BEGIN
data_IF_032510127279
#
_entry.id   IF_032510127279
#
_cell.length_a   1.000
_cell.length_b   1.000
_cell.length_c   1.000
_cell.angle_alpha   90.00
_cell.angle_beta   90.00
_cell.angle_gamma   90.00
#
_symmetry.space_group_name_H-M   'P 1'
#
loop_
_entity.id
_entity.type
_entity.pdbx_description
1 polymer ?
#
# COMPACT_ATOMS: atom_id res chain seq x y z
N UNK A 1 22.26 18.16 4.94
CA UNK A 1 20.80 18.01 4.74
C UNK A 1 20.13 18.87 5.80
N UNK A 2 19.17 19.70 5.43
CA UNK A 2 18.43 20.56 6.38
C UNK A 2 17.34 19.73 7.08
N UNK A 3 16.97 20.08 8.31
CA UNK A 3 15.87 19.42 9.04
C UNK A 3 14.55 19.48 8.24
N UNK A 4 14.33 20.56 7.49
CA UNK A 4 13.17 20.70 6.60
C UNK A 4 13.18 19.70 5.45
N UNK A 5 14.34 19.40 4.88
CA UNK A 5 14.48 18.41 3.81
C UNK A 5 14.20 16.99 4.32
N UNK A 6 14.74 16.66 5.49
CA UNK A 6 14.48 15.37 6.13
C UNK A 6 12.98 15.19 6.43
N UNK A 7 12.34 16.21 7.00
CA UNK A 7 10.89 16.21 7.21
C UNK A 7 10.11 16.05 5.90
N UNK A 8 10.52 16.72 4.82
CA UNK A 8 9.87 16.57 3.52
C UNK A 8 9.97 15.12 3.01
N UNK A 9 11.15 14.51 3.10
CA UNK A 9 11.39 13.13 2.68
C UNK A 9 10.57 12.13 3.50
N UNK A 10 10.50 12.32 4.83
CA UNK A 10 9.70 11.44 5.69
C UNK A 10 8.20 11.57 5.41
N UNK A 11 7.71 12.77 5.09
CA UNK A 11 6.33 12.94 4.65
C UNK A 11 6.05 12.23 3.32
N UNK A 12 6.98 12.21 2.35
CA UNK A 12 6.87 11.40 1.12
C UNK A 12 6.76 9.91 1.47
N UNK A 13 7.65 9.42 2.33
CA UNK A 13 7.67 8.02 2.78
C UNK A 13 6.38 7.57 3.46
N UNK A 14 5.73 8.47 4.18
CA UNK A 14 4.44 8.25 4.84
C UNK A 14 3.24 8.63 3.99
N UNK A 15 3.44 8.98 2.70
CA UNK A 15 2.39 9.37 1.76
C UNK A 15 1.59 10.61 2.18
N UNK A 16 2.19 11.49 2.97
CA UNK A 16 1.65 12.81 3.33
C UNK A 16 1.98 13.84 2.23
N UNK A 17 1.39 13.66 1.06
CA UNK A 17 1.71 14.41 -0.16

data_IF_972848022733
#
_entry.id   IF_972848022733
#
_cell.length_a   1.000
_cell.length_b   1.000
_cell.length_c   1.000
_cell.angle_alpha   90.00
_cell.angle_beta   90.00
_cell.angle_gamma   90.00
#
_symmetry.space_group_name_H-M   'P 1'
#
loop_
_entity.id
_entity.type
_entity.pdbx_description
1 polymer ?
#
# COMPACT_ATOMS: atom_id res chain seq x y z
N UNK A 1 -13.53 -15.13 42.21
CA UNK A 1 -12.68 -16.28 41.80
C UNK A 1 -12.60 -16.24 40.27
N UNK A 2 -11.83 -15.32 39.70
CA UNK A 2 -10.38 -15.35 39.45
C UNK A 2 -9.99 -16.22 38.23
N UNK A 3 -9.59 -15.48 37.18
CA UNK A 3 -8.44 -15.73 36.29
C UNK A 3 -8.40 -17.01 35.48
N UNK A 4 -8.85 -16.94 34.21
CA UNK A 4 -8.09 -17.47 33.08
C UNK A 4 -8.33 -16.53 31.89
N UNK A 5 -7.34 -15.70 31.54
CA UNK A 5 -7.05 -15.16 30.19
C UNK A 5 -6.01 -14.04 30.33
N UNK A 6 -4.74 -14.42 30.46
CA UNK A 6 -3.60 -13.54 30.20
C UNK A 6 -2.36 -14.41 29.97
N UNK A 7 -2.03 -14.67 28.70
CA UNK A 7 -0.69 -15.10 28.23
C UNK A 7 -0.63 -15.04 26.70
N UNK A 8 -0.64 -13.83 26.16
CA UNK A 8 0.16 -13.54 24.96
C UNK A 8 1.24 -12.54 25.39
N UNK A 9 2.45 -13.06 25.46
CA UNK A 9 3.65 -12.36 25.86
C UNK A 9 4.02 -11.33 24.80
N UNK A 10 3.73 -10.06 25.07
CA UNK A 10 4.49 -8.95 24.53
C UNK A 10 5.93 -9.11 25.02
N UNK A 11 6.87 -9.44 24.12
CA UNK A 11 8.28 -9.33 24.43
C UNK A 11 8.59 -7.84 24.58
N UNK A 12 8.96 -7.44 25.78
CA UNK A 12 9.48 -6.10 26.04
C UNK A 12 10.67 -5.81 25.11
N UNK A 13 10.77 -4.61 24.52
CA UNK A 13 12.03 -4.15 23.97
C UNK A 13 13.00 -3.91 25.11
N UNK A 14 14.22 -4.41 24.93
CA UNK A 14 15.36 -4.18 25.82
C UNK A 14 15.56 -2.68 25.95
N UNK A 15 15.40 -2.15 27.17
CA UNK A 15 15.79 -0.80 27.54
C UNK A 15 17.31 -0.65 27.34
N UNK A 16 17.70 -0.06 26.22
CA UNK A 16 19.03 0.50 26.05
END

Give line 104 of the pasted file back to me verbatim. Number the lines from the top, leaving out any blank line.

CA UNK A 5 -7.05 -15.16 30.19